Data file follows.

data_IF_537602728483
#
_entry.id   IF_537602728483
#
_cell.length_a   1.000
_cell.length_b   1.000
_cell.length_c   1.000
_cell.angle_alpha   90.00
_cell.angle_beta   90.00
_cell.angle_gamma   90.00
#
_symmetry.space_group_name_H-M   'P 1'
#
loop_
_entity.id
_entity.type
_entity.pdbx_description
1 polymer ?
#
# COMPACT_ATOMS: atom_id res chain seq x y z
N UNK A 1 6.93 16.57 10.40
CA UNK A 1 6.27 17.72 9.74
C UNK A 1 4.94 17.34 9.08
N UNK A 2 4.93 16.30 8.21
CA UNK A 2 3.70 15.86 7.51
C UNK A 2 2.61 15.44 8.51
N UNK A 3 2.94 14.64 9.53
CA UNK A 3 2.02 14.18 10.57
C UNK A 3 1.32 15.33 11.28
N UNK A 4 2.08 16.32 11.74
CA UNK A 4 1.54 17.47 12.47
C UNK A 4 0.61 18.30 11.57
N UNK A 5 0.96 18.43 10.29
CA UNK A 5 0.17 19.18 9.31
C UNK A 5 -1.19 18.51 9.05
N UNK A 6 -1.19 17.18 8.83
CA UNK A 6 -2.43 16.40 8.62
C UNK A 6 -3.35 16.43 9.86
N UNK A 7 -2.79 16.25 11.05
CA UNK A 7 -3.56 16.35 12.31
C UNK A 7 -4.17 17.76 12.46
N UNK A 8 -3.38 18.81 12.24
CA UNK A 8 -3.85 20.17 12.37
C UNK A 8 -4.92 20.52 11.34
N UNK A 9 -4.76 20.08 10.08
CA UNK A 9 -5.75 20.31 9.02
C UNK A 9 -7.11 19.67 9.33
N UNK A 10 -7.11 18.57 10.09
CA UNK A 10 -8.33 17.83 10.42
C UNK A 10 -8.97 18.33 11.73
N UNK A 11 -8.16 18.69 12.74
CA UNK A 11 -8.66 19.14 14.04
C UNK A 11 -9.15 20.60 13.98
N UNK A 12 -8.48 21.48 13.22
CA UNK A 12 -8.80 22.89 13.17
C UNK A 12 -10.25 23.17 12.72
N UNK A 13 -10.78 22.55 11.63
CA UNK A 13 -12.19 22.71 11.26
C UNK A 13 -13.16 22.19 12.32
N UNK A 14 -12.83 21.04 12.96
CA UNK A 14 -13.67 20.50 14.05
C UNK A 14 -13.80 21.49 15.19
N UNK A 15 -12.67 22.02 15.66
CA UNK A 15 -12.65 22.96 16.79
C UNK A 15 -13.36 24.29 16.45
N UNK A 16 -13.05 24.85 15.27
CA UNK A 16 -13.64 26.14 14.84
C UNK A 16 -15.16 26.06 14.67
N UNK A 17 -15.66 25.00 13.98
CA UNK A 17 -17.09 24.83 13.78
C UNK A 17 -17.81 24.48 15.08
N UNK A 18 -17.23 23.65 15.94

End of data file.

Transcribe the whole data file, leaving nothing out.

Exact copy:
data_IF_537602728483
#
_entry.id   IF_537602728483
#
_cell.length_a   1.000
_cell.length_b   1.000
_cell.length_c   1.000
_cell.angle_alpha   90.00
_cell.angle_beta   90.00
_cell.angle_gamma   90.00
#
_symmetry.space_group_name_H-M   'P 1'
#
loop_
_entity.id
_entity.type
_entity.pdbx_description
1 polymer ?
#
# COMPACT_ATOMS: atom_id res chain seq x y z
N UNK A 1 6.93 16.57 10.40
CA UNK A 1 6.27 17.72 9.74
C UNK A 1 4.94 17.34 9.08
N UNK A 2 4.93 16.30 8.21
CA UNK A 2 3.70 15.86 7.51
C UNK A 2 2.61 15.44 8.51
N UNK A 3 2.94 14.64 9.53
CA UNK A 3 2.02 14.18 10.57
C UNK A 3 1.32 15.33 11.28
N UNK A 4 2.08 16.32 11.74
CA UNK A 4 1.54 17.47 12.47
C UNK A 4 0.61 18.30 11.57
N UNK A 5 0.96 18.43 10.29
CA UNK A 5 0.17 19.18 9.31
C UNK A 5 -1.19 18.51 9.05
N UNK A 6 -1.19 17.18 8.83
CA UNK A 6 -2.43 16.40 8.62
C UNK A 6 -3.35 16.43 9.86
N UNK A 7 -2.79 16.25 11.05
CA UNK A 7 -3.56 16.35 12.31
C UNK A 7 -4.17 17.76 12.46
N UNK A 8 -3.38 18.81 12.24
CA UNK A 8 -3.85 20.17 12.37
C UNK A 8 -4.92 20.52 11.34
N UNK A 9 -4.76 20.08 10.08
CA UNK A 9 -5.75 20.31 9.02
C UNK A 9 -7.11 19.67 9.33
N UNK A 10 -7.11 18.57 10.09
CA UNK A 10 -8.33 17.83 10.42
C UNK A 10 -8.97 18.33 11.73
N UNK A 11 -8.16 18.69 12.74
CA UNK A 11 -8.66 19.14 14.04
C UNK A 11 -9.15 20.60 13.98
N UNK A 12 -8.48 21.48 13.22
CA UNK A 12 -8.80 22.89 13.17
C UNK A 12 -10.25 23.17 12.72
N UNK A 13 -10.78 22.55 11.63
CA UNK A 13 -12.19 22.71 11.26
C UNK A 13 -13.16 22.19 12.32
N UNK A 14 -12.83 21.04 12.96
CA UNK A 14 -13.67 20.50 14.05
C UNK A 14 -13.80 21.49 15.19
N UNK A 15 -12.67 22.02 15.66
CA UNK A 15 -12.65 22.96 16.79
C UNK A 15 -13.36 24.29 16.45
N UNK A 16 -13.05 24.85 15.27
CA UNK A 16 -13.64 26.14 14.84
C UNK A 16 -15.16 26.06 14.67
N UNK A 17 -15.66 25.00 13.98
CA UNK A 17 -17.09 24.83 13.78
C UNK A 17 -17.81 24.48 15.08
N UNK A 18 -17.23 23.65 15.94